Undisclosed Gay Greeks

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On
September 23, we are told about a sign of change that the New
York Times obviously approves of. The editors of the Loeb Greek
and Latin classics (published at Harvard) are now offering translations
of ancient authors that do justice to their homoerotic interests.
Though the account makes it appear that the new enlightened editors
are at last honoring James Loeb, the founder and patron of the series
who had no use for "bowdlerized" translations, these comments
are both vacuous and hypocritical.

The
media and the filmmakers doctor reality incessantly to make it fit
their escalating ideological agenda. Thus in films we hardly ever
see blacks committing violent crimes in inner cities, while media
reports of black and Hispanic riots typically attribute them to
economic oppression and white racism. Note also the cloying way
homosexual activists are presented in the Times, unlike such
predictable heavies as (non-leftist) Southern whites, non-media
big business, and Christian traditionalists. If disclosing the full
truth is what the past Loeb editors failed to do, their sins fall
far short of those committed by our national press, including the
Times.

The
two ancient authors mentioned in the news item whose homoerotic
interests had been allegedly hidden by prudish or mendacious translators,
Aristophanes and Plato, are bad illustrations for a questionable
argument. Aristophanes, in his plays, reported the "bawdy"
humor surrounding Athenian pedophiles, but it is doubtful this playwright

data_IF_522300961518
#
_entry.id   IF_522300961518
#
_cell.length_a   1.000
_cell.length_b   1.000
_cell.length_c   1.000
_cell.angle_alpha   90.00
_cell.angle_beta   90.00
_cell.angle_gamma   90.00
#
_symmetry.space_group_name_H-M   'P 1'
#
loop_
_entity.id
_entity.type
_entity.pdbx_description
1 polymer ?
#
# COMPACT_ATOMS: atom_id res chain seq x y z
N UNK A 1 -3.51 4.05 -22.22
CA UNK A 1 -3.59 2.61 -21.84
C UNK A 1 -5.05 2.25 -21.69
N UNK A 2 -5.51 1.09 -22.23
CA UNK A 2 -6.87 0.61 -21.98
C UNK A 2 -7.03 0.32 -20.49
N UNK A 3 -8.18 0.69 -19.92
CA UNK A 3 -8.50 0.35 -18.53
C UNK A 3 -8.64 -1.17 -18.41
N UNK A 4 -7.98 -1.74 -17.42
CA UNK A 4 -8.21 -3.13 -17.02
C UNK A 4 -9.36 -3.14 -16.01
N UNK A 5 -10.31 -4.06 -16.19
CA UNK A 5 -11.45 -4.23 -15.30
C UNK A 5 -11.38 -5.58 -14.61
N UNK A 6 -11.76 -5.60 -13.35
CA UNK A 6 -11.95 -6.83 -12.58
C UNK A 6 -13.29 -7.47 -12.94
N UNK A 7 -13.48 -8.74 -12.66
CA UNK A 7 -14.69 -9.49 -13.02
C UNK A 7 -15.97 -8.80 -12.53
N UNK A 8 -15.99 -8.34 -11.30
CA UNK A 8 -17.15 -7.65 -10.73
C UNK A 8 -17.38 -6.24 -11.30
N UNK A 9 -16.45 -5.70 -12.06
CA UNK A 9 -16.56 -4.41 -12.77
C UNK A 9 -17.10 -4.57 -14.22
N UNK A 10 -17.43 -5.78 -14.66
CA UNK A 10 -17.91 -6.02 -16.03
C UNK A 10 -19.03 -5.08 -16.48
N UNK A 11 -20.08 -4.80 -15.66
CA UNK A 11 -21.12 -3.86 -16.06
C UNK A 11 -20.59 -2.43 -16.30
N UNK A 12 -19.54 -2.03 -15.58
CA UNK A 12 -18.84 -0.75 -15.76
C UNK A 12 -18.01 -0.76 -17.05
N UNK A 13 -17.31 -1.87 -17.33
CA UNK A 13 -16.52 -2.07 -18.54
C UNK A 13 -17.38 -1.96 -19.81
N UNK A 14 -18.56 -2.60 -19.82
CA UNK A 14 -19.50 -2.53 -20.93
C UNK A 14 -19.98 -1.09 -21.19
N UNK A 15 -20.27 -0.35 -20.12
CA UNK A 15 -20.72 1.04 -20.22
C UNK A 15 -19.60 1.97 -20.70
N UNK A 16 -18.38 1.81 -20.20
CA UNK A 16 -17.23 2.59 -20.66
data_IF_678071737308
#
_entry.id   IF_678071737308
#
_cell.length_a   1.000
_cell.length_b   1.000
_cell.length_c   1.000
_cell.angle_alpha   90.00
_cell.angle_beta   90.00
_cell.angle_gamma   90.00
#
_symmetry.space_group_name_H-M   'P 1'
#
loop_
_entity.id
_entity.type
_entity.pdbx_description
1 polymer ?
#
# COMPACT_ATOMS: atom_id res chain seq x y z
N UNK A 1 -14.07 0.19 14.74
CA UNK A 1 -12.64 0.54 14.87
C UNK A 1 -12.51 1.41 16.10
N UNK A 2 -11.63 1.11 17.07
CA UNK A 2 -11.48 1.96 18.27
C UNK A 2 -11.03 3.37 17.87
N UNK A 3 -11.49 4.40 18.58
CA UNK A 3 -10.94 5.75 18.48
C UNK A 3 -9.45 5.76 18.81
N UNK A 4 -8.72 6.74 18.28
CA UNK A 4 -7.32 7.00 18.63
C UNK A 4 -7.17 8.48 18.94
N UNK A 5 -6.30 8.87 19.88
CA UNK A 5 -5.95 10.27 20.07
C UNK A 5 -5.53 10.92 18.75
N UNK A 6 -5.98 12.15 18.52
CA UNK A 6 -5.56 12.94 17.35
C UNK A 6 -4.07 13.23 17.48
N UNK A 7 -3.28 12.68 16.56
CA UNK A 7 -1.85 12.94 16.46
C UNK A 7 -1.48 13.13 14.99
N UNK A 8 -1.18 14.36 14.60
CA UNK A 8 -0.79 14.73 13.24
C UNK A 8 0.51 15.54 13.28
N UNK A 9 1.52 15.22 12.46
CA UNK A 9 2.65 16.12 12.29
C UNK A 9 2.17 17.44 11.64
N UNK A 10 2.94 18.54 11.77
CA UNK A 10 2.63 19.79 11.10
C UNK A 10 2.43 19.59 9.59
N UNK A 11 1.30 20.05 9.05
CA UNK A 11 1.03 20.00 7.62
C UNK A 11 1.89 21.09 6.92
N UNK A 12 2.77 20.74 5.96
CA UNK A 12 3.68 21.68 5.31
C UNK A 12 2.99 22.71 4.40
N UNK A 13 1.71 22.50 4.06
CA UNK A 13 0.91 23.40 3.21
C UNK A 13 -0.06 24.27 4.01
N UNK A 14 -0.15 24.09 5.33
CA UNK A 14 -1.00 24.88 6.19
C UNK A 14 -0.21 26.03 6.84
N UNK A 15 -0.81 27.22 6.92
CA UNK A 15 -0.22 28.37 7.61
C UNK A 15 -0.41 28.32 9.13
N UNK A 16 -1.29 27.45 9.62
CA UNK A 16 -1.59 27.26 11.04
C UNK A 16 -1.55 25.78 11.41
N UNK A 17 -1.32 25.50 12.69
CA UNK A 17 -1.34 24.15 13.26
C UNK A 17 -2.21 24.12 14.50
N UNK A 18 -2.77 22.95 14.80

had any sympathy for the libertines featured or ridiculed in his
work. A critic of Socrates, whom he thought was corrupting Athens's
youth, Aristophanes detested non-traditional morals and beliefs
and never, as far as I know, treated homoeroticism in a favorable
light. Moreover, Plato was so critical of homosexual acts that he
made them a capital offense in The
Laws
. Though the accuracy of this harsh judgment has been
subject to dispute by politically correct classicists, most famously
Martha Nussbaum, it is hard to read the disputed text without agreeing
with the established translation. When the Eleatic Stranger, who
leads the conversation, concludes that homosexuality is para
phusin, he does mean what he says, that the act is "against
Nature."

Plato's
Symposium
is another case in point, a now misrepresented text that offers
negative judgments about homoerotic relations. Here the future political
adventurer and self-absorbed pedophile Alcibiades recalls a night
spent sleeping next to Socrates. This deeply ascetic teacher resisted
his advances and acted in such a manner as would "befit a father
or older brother." Alcibiades and the other former symposiasts
testify to Socrates's efforts to contrast homoerotic passions to
the yearning for a "higher beauty" that is spiritual.

If
gay activists and their media boosters are looking for a usable
past, they might try such plausible candidates as Ernst Roehm's
Brown Shirts. On the other hand, misrepresenting the intentions
of respected ancient authors does have its propagandistic advantage,
especially if scholars can be browbeaten or rewarded into going
along.

October
4, 2000

Paul
Gottfried is professor of history at Elizabethtown College and author,
most recently, of the highly recommended After
Liberalism
.

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